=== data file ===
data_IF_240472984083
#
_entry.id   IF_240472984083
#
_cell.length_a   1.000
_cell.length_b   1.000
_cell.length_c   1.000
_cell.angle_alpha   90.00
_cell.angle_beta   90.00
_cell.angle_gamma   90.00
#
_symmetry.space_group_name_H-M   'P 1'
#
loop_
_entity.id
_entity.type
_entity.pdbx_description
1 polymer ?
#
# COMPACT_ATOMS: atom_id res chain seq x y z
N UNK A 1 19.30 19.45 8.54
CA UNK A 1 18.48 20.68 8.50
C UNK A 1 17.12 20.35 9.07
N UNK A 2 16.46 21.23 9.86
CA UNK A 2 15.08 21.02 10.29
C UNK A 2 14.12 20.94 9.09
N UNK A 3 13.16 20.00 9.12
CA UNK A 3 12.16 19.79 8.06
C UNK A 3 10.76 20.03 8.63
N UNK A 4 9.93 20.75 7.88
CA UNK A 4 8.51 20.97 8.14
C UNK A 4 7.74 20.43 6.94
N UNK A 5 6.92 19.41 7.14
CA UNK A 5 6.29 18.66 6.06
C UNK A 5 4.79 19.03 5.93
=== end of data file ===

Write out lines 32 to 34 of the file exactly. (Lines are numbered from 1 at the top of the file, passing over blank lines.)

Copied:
C UNK A 4 7.74 20.43 6.94
N UNK A 5 6.92 19.41 7.14
CA UNK A 5 6.29 18.66 6.06